WELLFLEET — A fiber optic cable fire on Route 6 near Pamet Point Road took out telephone lines and blocked first responder communications from Wellfleet to Provincetown for several hours on Sunday, Sept. 8. Communications between the Outer Cape and the Barnstable County Sheriff’s office were disrupted as well.
“Phone lines and, potentially, 911 were down” for a few hours, Barnstable County Special Sheriff Jeff Perry said.
The fire affected a circuit that connects two radio towers in Truro and Orleans that are used to relay messages between county officers and the Outer Cape towns. “When that circuit is disconnected, the tower in the Lower Cape is operating on its own, so it loses connection to other parts of the Cape,” Perry said.
Because there is only one telephone line connecting the radio towers, “Any shared channel — 911, regular phone services, any emergency line — suffers the same vulnerability,” he explained. “If that was cut off, there’s no alternate routes.”
When county officials learned about the disruption, they sent a technical team to Wellfleet. Perry said the downed circuit was bypassed to restore communications.
Wellfleet Fire Chief Richard Pauley said he became aware of the interruption when radio communications and the emergency paging system stopped working. “Our pagers were down for a short time,” Pauley said. “Once they identified the problem, Verizon came down, and radio techs came out to work out the problem. There was a little delay with that.”
Pauley said he did not have an exact time frame for the incident and that he is still gathering information as to why the event occurred.
Truro Fire Chief Tim Collins said that the downed lines had little effect on his department’s response capabilities. “We have redundant systems in place here, as well as backup systems available,” he said. “We can get through to the county and other resources if we need to.”
Emergency lines can be affected by storms
This was not the first time that radio communications for emergency response centers have been interrupted. Because the radio lines are above ground, “They’re affected by storms,” Pauley said. “This happened two months ago, when we had a real bad storm go through. For whatever reason, it knocked out one of the repeaters. We found out about it right away, and repairs were done within an hour. We were able to use our backup system at that point.”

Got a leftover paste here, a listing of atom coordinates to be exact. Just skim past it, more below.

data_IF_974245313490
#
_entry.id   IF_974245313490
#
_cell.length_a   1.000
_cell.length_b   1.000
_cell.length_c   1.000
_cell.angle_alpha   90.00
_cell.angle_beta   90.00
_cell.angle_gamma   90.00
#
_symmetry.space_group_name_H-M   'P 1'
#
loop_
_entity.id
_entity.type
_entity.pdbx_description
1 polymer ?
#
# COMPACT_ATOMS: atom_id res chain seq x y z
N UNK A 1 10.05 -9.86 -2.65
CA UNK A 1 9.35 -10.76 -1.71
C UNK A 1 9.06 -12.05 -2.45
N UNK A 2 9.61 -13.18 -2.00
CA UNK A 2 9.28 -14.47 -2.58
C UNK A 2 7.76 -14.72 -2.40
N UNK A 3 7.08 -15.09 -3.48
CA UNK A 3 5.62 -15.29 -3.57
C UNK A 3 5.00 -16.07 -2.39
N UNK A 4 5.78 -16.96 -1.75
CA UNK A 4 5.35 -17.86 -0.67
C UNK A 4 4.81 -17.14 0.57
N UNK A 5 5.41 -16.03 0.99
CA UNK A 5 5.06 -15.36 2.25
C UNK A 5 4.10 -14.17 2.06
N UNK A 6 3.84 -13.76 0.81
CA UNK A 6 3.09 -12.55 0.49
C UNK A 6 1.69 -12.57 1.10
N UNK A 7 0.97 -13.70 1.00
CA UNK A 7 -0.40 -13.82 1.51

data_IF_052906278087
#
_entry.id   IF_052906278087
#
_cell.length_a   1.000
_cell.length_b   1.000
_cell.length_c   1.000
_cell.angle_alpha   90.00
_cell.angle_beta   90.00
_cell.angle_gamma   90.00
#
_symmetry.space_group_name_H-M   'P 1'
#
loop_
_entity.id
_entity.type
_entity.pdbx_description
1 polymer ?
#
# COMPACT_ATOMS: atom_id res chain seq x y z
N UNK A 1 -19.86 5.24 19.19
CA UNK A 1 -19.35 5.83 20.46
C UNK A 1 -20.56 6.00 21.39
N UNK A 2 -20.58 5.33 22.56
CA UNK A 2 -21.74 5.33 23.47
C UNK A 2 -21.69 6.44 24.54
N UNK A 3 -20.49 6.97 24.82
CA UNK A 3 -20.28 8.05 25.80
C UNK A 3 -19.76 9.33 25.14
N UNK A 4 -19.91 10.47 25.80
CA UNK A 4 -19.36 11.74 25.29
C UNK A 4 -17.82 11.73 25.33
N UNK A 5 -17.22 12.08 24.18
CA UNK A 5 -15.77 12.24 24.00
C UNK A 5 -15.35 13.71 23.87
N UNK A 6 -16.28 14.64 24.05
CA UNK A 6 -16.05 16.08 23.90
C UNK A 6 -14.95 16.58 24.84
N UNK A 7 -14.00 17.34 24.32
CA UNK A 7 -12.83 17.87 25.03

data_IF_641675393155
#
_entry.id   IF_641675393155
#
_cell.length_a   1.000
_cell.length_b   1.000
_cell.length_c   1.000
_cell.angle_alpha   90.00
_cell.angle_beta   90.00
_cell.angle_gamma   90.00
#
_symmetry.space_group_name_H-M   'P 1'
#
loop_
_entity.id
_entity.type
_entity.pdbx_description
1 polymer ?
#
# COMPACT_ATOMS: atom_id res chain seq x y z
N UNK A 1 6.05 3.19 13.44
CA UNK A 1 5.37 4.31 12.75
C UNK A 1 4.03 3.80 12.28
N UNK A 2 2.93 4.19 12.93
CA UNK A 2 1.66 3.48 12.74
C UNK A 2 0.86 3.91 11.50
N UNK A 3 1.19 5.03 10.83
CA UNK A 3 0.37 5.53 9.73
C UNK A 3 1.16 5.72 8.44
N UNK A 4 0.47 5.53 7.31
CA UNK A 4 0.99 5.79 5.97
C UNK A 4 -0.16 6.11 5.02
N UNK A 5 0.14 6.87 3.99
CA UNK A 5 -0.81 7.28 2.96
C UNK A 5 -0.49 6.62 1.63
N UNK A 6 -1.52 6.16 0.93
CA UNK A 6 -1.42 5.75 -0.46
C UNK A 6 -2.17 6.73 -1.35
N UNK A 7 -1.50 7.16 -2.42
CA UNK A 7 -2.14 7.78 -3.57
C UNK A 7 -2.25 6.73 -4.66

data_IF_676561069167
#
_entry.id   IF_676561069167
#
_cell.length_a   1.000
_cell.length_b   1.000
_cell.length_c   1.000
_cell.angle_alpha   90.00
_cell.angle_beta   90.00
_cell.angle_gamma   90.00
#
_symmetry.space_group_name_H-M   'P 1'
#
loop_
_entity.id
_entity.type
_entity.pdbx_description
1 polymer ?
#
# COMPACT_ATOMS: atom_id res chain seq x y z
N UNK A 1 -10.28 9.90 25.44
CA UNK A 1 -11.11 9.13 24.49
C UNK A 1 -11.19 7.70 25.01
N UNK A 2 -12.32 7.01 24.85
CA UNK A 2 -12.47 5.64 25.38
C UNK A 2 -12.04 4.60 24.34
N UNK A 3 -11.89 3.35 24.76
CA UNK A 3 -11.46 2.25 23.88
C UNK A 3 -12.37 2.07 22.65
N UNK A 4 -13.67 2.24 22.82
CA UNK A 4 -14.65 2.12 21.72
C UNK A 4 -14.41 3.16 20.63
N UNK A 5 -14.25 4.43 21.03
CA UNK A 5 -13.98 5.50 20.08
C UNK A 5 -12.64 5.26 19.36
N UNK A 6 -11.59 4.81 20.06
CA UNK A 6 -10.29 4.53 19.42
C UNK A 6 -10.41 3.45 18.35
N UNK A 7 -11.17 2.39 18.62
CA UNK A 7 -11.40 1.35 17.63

The Barnstable County Sheriff’s office coordinates dispatch for Wellfleet and many other towns throughout the Cape. Provincetown and Truro have their own dispatch system.
But the county is charged with coordinating mutual aid for the entire Lower Cape. If Provincetown or Truro need more resources than they have — say an emergency called for several ambulances at once — they would need to communicate with the county to get extra help.
When a telephone line goes down, Truro and Provincetown do not have direct communications to the mutual aid coordination center in Bourne. They can still communicate locally, however.
Fire chiefs listen to each other’s radios. If there were a disruption in Provincetown or Truro, “We [in Wellfleet] could still hear them,” said Pauley. “But the county could not hear P-town or Truro. If they needed an ambulance, they would have to utilize a different phone line or cell phone to contact the county. That would add time.”
The telephone cables used for emergency response are owned and maintained by the state and its technical services division.
Due to geography, Perry said, there are limited options for telecommunications on the Outer Cape. “Any time you lose communication, it’s problematic,” he said. “That’s why we have those backup systems in place.”
Pauley agreed. “The system is a good system, but when things like this happen, it becomes very problematic,” he said. “We’re trying make it more redundant so we have back up.”
Pauley said that adding a secondary phone line would be useful.
Perry said that the radio system “can always be improved.” The state is currently planning an upgrade to the radio system, with discussion of potentially going digital.